Appellant, on the other hand, relies on Colton v. Colton, 127 U.S. 300, 8 S.Ct. 1164, 32 L.Ed. 138 a diversity of citizenship case arising in California, where it was held that a trust was created although the legatee was given broad discretionary power and the words addressed to her were less imperative than those used in Lawrence v. Cooke, supra. In the Colton case a gift to the wife of all of the testator's property was immediately followed by the provision: ‘I recommend to her the care and protection of my mother and sister, and request her to make such gift and provision for them as in her judgment will be best.’ The interpretation of wills, of course, is not a question upon which the federal courts control the state courts, and some California cases have said that since the words addressed to the legatee in the Colton will were only recommendatory in character, that decision is out of harmony with the modern rule and does not represent the view of the courts in this state. See Estate of Loud, 70 Cal.App.2d 399, 404-405, 161 P.2d 49; Estate of Lee, 104 Cal.App. 15, 17-18, 284 P. 948. The case has also been distinguished upon the ground that, as stressed in the opinion, the bequest there involved was immediately followed by the words which were held to create a trust. Estate of Marti, 132 Cal. 666, 670-671, 61 P. 964, 64 P. 1071. An important factor, however, which has apparently been overlooked in cases which criticize the Colton decision, is that the court there had before it extrinsic evidence of the circumstances under which the will was made and relied upon such evidence in construing the instrument and holding that a trust was intended.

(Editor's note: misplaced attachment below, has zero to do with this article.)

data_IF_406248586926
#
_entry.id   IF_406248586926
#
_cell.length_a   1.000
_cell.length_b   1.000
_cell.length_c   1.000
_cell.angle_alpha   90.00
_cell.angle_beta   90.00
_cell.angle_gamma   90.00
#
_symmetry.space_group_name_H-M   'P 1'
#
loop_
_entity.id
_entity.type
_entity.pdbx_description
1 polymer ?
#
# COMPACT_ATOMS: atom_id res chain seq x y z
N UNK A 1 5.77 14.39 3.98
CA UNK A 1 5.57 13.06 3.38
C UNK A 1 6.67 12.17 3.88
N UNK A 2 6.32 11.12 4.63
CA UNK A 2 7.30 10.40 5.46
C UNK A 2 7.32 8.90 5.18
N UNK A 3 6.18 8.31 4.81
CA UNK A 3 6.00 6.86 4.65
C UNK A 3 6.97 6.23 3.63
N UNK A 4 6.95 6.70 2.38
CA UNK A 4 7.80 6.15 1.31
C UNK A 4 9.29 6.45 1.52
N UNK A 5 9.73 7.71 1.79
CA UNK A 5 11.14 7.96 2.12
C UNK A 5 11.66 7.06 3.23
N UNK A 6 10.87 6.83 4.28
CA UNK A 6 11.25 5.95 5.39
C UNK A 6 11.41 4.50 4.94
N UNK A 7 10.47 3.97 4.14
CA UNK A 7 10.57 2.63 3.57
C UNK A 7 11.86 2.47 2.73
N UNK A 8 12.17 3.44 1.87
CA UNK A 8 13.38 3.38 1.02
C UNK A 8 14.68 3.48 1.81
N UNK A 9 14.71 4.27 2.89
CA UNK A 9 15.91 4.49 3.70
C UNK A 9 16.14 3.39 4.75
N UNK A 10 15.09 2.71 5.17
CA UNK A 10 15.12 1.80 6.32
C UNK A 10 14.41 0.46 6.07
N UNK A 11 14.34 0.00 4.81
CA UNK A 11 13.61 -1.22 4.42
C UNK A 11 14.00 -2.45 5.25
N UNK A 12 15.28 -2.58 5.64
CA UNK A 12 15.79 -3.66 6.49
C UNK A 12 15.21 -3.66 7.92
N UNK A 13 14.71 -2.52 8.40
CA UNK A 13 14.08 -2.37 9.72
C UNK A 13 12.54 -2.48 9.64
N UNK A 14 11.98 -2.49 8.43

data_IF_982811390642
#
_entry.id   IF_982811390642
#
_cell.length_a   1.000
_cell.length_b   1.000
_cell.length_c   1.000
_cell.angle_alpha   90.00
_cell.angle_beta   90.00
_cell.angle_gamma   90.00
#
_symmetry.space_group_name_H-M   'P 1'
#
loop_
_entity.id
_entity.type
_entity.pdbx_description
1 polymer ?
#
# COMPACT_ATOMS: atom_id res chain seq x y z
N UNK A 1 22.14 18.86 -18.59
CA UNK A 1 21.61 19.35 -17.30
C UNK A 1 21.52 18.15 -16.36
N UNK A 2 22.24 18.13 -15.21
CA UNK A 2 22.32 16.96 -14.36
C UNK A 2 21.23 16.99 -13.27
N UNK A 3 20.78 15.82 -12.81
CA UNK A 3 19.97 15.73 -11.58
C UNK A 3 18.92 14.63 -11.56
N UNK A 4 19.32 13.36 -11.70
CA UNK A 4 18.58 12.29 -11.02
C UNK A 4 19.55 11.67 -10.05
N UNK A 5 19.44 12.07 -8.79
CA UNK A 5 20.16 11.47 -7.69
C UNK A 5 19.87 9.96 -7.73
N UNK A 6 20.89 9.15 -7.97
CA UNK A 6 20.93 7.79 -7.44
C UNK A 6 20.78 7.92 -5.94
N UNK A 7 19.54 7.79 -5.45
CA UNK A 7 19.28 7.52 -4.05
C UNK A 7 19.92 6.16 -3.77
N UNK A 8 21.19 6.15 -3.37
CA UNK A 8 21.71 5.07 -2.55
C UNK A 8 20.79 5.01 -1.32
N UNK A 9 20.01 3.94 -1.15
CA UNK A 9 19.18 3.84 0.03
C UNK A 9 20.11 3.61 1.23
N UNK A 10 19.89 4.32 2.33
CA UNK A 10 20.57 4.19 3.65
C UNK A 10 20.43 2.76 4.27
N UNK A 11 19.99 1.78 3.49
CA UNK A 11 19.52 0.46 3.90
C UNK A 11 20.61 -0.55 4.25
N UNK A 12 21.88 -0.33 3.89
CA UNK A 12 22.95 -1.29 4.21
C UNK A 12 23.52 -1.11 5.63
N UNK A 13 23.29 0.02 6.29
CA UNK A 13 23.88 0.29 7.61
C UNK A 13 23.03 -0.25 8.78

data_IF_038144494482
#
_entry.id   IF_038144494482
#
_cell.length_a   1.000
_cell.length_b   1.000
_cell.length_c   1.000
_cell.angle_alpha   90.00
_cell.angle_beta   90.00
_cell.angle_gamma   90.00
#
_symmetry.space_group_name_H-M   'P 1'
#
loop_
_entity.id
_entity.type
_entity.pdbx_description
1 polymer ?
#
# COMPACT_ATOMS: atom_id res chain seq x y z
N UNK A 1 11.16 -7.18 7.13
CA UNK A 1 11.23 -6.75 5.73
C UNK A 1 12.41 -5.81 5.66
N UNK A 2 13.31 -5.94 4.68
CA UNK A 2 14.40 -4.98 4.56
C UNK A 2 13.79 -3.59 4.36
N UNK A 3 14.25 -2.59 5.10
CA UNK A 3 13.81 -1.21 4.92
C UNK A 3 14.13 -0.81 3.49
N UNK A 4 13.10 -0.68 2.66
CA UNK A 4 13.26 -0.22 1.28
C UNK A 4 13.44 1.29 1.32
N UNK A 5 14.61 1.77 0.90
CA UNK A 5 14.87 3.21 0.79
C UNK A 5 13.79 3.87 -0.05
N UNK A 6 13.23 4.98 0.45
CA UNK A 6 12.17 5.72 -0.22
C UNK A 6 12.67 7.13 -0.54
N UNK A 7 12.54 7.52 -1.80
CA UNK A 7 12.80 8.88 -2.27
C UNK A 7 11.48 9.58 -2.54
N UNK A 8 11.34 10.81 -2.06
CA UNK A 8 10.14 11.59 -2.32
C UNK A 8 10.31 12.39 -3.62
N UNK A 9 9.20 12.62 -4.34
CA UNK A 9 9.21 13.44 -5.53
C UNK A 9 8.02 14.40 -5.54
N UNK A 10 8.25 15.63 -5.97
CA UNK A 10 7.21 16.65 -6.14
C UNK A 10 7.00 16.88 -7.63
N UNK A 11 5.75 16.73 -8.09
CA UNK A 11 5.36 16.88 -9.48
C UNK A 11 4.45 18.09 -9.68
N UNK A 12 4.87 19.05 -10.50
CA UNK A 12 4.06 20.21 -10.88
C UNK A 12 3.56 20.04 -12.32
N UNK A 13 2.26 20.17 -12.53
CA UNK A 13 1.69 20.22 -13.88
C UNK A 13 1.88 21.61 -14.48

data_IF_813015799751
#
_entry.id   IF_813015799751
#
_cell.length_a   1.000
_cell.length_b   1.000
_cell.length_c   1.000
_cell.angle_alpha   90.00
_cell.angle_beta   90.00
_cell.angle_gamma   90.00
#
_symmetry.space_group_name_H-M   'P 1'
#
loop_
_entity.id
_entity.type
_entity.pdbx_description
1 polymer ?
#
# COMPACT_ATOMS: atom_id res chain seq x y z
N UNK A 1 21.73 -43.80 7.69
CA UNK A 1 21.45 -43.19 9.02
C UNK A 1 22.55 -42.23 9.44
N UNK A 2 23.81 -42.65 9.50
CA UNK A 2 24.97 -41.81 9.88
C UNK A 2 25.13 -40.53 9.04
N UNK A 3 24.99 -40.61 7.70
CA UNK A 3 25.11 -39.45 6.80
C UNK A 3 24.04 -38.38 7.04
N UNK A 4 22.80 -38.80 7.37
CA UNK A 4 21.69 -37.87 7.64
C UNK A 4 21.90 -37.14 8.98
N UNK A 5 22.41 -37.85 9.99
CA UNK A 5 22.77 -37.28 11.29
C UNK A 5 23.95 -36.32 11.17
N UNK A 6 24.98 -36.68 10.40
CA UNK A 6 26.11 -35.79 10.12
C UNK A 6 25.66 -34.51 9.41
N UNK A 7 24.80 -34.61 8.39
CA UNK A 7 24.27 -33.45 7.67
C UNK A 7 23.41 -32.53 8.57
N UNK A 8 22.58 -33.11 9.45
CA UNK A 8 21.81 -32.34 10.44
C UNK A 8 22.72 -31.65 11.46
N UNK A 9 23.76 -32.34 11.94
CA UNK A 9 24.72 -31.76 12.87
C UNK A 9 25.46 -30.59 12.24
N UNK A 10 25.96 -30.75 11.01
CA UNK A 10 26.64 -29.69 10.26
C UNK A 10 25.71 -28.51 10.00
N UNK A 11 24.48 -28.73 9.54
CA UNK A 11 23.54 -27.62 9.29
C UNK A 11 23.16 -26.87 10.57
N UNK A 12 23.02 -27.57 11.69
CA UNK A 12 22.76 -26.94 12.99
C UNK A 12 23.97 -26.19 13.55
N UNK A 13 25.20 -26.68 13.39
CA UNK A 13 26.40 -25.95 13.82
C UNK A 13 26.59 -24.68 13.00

The cases sometimes reach contrary results in construing similar language, and it is difficult, if not impossible, to harmonize them, although they all agree that the primary object is to ascertain and give effect to the intention of the testator. The differences in result may in many instances be explained by the particular circumstances surrounding the execution of the will.